Brainy Quote of the Day

Friday, March 9, 2012

"Spukhafte Fernwirkung..."

"Spooky action at a distance" - Einstein

Artist's view of a single molecule sending a stream of single photons to a second molecule at a distance, in quantum analogy to the radio communication between two stations. Image: Robert Lettow

In the past 20 years scientists have shown that single molecules can be detected and single photons can be generated. However, excitation of a molecule with a photon had remained elusive because the probability that a molecule sees and absorbs a photon is very small. As a result, billions of photons per second are usually impinged on a molecule to obtain a signal from it. One common way to get around this difficulty in atomic physics has been to build a cavity around the atom so that a photon remains trapped for long enough times to yield a favorable interaction probability. Scientists at ETH Z├╝rich and Max Planck Institute for the Science of Light in Erlangen have now shown that one can even interact a flying photon with a single molecule.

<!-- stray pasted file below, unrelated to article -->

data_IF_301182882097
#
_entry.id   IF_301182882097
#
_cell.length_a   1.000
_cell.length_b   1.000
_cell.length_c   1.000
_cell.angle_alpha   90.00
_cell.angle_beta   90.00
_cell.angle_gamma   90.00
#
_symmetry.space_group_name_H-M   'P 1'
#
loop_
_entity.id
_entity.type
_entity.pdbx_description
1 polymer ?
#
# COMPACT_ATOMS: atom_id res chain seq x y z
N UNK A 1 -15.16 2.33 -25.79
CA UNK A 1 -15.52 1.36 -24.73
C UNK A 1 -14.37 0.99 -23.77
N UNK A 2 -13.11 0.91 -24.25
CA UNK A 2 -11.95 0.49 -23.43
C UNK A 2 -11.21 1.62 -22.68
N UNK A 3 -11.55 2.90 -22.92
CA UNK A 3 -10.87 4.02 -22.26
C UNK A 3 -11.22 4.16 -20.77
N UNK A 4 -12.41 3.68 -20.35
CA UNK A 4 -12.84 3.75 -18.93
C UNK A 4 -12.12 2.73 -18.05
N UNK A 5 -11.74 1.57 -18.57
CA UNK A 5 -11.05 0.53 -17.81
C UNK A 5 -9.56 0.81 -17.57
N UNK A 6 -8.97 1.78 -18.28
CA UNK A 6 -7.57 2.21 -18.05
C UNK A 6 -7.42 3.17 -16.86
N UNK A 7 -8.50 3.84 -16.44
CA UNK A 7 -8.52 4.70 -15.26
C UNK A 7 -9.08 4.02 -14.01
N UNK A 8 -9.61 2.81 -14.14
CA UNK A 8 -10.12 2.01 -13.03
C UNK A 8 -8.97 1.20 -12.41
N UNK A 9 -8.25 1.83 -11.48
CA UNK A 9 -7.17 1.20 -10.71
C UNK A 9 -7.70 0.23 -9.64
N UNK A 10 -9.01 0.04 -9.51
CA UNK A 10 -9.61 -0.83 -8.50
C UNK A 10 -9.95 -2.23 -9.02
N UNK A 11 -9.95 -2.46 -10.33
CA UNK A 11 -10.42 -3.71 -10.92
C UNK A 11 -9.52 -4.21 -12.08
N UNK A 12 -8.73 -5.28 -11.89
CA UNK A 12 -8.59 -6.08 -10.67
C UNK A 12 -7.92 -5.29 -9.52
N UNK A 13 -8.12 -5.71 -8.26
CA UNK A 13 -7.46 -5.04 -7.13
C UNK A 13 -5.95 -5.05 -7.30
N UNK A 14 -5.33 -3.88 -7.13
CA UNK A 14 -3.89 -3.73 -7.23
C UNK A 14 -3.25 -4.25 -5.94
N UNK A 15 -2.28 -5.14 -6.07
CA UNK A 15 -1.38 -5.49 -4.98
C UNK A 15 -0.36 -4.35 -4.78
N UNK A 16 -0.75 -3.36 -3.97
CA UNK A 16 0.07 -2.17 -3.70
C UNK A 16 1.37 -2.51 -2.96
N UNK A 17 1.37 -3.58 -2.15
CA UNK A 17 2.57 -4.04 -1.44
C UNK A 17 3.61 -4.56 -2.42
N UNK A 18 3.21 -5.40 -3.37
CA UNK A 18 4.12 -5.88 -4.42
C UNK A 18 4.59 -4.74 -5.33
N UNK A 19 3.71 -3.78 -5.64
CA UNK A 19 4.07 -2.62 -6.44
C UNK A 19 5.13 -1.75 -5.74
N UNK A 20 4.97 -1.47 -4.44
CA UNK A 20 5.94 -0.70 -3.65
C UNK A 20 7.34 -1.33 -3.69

The results of the study published in Physical Review Letters provide the first example of long-distance communication between two quantum optical antennas in analogy to the 19th century experiments of Hertz and Marconi with radio antennas. In those early efforts, dipolar oscillators were used as transmitting and receiving antennas. In the current experiment, two single molecules mimic that scenario at optical frequencies and via a nonclassical optical channel, namely a single-photon stream. This opens many doors for further exciting experiments in which single photons act as carriers of quantum information to be processed by single emitters.

Research and Development: Two molecules communicate via single photons

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